While the story here should be about the music, unfortunately, after the eight-track project leaked a day earlier than it's scheduled release (November 25), the conversation has shifted to the West Coast rapper's finger pointing on Twitter.
Back in the day, when hard copies were packaged and shipped by distributors weeks in advance, leaks were an unfortunate and expected byproduct. In 2016, though, there should be no reason for an album to leak 12 hours before its intended release.
Currently, when a label adds an album to iTunes for digital purchase, it's set for a 12 am release. But since it's 12 am in New Zealand a full 18 hours before New York (EST), it only takes one asshole to purchase the digital download and illegally upload it to the web for the album to leak early. A simple solution to this problem would be to arrange a worldwide digital release. (Eventually, when iTunes kills off the digital download and on-demand streaming is the only way to listen to new music, none of this will even matter.)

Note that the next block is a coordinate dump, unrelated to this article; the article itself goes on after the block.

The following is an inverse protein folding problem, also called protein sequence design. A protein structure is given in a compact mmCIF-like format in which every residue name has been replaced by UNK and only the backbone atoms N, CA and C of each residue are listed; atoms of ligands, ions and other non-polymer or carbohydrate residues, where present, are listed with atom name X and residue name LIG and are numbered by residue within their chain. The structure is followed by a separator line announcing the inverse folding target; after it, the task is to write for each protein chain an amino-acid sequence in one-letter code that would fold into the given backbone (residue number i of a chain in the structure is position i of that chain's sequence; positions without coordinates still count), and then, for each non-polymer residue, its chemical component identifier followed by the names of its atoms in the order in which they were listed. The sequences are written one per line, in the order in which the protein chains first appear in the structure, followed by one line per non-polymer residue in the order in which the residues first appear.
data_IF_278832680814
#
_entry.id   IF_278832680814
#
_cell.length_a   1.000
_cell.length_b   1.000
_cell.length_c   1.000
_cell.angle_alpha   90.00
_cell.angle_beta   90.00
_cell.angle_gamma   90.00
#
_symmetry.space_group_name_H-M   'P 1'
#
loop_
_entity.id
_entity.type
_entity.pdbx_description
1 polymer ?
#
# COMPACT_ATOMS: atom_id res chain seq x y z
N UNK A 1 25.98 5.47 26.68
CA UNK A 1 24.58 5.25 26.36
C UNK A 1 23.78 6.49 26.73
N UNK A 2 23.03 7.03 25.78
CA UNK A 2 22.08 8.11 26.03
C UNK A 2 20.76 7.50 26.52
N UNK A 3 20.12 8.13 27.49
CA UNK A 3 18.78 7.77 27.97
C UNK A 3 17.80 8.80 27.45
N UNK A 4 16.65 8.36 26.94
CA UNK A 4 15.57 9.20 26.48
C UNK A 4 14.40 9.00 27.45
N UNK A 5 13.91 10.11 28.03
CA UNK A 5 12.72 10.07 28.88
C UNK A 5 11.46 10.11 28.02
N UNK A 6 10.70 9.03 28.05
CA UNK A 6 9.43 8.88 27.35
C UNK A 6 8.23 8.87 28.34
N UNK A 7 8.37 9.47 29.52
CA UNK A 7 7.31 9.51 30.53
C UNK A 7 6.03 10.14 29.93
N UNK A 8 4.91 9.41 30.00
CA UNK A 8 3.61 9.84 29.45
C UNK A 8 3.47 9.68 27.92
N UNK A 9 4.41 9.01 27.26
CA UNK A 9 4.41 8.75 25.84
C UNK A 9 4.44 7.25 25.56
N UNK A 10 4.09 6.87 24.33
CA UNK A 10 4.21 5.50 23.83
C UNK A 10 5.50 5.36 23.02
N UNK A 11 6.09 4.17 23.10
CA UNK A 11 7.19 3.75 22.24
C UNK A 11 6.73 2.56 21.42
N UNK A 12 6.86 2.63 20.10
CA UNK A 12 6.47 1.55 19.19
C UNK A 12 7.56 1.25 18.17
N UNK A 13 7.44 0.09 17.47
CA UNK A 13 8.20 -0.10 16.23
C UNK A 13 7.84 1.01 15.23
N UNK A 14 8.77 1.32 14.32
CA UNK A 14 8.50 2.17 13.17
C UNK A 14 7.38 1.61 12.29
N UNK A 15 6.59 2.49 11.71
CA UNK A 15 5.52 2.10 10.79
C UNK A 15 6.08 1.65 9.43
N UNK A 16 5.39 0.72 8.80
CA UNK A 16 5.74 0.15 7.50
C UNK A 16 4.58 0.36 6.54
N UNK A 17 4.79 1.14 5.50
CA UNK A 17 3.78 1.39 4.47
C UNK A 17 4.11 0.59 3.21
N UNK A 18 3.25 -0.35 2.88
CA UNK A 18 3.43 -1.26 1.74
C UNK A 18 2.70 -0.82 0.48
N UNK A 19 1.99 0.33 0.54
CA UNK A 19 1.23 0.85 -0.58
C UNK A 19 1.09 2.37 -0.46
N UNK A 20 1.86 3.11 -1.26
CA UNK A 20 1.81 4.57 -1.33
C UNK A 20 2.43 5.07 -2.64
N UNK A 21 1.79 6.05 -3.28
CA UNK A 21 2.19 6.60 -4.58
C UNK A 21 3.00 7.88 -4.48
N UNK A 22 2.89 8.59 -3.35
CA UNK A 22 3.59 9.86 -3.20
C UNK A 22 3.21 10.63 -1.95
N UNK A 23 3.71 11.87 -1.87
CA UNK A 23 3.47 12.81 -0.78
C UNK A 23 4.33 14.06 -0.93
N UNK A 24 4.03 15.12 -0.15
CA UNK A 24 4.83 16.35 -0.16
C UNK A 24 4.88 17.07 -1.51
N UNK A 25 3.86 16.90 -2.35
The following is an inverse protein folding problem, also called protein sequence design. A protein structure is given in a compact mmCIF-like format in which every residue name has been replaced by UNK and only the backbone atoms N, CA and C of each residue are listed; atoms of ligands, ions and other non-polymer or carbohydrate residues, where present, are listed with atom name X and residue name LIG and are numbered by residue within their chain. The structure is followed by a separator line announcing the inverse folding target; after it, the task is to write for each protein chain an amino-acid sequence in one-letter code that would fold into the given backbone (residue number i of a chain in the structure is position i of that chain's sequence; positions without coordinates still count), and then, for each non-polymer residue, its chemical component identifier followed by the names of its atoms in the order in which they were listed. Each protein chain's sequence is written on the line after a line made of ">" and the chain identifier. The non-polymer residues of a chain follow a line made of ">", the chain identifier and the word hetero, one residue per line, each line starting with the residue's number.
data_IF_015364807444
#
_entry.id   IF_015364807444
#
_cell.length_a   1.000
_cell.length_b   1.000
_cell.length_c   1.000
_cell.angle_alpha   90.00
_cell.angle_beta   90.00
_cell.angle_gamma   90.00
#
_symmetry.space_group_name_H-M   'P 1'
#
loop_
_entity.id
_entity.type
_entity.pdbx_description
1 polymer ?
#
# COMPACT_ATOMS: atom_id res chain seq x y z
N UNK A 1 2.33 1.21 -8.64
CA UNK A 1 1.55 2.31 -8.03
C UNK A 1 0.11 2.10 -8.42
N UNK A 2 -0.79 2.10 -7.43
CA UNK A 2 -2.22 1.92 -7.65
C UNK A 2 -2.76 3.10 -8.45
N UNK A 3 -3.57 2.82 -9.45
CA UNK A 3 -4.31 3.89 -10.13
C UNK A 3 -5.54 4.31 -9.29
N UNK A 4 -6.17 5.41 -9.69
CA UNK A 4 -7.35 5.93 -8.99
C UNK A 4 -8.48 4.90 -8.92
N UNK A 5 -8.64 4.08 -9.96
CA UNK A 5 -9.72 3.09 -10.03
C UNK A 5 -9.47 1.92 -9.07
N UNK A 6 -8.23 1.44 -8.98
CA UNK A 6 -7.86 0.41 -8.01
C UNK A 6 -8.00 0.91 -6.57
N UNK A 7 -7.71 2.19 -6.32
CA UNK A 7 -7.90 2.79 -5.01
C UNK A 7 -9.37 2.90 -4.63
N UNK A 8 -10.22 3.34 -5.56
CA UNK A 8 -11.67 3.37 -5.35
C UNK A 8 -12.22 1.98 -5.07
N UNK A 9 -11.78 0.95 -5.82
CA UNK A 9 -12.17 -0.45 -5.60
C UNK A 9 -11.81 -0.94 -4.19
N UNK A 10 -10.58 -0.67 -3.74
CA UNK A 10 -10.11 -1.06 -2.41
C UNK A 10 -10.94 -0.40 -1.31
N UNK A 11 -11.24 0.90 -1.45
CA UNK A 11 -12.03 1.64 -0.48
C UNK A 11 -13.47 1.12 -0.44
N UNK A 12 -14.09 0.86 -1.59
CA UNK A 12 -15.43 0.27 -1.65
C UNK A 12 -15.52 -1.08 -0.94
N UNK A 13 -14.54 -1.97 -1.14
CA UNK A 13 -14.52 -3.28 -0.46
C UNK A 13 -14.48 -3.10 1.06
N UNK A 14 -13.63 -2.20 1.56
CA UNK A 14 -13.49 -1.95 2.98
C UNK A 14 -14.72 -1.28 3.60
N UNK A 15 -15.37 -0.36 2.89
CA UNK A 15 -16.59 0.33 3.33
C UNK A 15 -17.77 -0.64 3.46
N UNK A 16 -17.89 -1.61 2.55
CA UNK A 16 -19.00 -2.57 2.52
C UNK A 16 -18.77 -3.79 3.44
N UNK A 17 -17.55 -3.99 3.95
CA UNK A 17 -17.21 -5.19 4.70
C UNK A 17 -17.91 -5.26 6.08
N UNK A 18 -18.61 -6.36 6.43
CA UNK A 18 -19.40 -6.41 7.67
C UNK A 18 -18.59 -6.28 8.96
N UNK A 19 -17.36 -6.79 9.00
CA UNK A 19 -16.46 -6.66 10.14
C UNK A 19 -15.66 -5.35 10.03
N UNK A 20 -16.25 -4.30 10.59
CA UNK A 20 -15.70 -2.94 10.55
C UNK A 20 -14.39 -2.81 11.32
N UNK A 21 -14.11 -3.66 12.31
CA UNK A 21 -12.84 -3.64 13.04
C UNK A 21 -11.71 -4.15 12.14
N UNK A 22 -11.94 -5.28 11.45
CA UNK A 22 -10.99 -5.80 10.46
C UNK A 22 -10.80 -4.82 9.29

As for the blame placement, YG is far from the first rap artist signed to Def Jam to voice his disdain for the label. Six years ago Nas penned an angry letter to label execs demanding a release date for Lost Tapes 2, last year Jeremih blasted the label over their lack of promotion for his Late Nights album, and Big K.R.I.T. took a few shots at his former label home as he walked out the door earlier this year.
Frank Ocean's departure from the label at the end of the summer didn't include a Twitter rant or any public comments, but his silent exit was deafening.
Sooner rather than later, YG will no longer have to deal with Def Jam—he signed a deal with Interscope in August for his record label 4Hunnid—but since both labels are under the same parent company (Universal), it's doubtful the grass will be much greener on the other side.